If there are core values you scored as 7 or less, they are actually an Unmet Need in your life.
Meeting those unmet needs is your next step to living your best-fulfilled life for now. Your values may change over time, and we’ll save that for later.
Another client did this core values exercise, and it highlighted that she valued freedom. On scoring the core value, it was 4/10.
It was a massively unmet need.
On further questioning, she described how she had always lived the life of an artist and loved thinking of herself as a free spirit.
Now she was happily married with a husband and beautiful son she loved above all else. And yet, she was feeling restricted and caged by the routine and responsibilities of family life.
Is there any hope of turning that unmet need into a fulfilled core value? Yes!
After working with my client further, she was able to see that the core value in question was actually flexibility rather than freedom. She realized she could choose a career in which she could live and work anywhere in the world, on her own schedule, and take her family with her.
Using this important knowledge, my client revamped her vision and goals to reflect her need for flexibility in her life and career.
Just as my client needed to make sure her career and life visions were in line with her core value of flexibility, so you need to review the visions you have set for your life.
If you don’t already have one, create one. If you believe that visions are fru-fru, think again.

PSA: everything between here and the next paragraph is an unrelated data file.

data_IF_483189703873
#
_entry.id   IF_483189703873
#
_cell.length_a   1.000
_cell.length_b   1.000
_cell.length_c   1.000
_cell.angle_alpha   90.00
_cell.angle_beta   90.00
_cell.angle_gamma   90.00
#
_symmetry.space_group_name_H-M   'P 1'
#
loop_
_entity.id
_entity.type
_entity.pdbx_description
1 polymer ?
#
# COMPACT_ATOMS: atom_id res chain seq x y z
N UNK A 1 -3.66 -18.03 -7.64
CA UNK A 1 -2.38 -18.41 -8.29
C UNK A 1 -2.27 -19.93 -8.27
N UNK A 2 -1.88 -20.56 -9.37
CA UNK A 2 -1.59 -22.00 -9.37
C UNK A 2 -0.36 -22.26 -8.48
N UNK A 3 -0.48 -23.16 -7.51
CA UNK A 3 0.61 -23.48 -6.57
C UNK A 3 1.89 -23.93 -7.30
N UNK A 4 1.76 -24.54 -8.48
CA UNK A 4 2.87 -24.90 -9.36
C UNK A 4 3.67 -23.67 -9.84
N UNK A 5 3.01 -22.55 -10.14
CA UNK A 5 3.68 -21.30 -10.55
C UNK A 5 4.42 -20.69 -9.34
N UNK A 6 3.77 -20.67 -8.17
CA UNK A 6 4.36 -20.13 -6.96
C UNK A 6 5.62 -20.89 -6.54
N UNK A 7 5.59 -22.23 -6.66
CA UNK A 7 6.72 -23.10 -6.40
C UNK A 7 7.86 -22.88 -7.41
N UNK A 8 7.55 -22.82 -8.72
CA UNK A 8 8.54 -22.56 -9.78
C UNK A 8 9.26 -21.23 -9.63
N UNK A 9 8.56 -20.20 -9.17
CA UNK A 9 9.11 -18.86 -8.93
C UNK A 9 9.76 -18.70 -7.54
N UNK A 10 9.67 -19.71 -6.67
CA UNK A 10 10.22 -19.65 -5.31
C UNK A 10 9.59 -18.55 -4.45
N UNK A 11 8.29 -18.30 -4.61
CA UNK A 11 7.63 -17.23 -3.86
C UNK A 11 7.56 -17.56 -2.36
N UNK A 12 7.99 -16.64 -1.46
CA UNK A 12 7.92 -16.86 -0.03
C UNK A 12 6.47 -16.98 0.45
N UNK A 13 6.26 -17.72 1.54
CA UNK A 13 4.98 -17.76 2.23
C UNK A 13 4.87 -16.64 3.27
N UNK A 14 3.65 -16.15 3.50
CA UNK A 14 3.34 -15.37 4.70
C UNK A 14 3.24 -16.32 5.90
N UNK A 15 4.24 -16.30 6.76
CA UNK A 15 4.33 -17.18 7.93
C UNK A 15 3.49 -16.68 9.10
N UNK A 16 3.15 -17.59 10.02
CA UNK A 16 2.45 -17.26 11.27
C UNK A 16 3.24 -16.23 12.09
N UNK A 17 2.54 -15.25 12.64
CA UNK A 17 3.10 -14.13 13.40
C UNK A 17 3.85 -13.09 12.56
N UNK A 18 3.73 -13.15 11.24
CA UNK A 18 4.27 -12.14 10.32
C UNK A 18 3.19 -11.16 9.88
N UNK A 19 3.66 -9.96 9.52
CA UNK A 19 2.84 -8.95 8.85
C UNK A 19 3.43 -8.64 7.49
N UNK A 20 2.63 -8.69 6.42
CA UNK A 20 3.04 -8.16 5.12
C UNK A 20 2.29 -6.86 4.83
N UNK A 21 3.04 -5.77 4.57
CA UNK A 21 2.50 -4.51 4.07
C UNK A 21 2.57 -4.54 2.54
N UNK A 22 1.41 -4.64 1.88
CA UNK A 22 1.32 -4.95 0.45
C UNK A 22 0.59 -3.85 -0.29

Read my article, 8 Reasons Why You Need to Create a Vision NOW, to learn the science and logic behind creating a vision to enhance your success.
In part 3 of our Big Picture series, I walk you through how to create a blockbuster vision for your life.
Now that you have created your visions, do they fit with your core values?
If not, your unconscious mind will do its best to block the achievement of your goals.
Or maybe, you’ll muscle through and win your prize — only to find out the victory is empty.
Use your Five to Thrive values as your framework to build your vision around and set yourself up for success.
Keep this Core Values exercise handy and redo it at least once a year before you set your new visions and goals.
What you valued years ago has likely changed. You’re constantly evolving without even realizing it, especially as you move into different phases of life, career, relationships, and parenting.
You want to make sure the juice is worth the squeeze. In other words, are the results worth the effort and sacrifices you will make along the way?
For instance, another client had wanted to be a successful musician since he was in high school, performing with his band. Fulfilling his dream life as a musical artist was a huge unmet need that festered as he instead fell into a different career for the money, got married and had children.
The client used this Core Values exercise to give him greater clarity on what he really wanted. What he found surprised him.
He realized that his love for his family and his need to be there for them topped his core values list — and was in direct contradiction to the dream of being a traveling musician.
For him, the juice (his career as a musician) wasn’t worth the squeeze (possibly hurting his family life) because his core values had changed over the years.
With this new-found clarity around his core values, he was able to transform his dream of fronting a successful band into being a music producer for other up and coming bands, all while still maintaining the family life he valued so highly.
Now, that juice was worth the squeeze!
Therefore, look at this list with fresh eyes and perspective each time you set new visions and goals. Be curious and open to the shifts you experience!
And know that you will be far more successful and fulfilled when your goals are in line with your core values.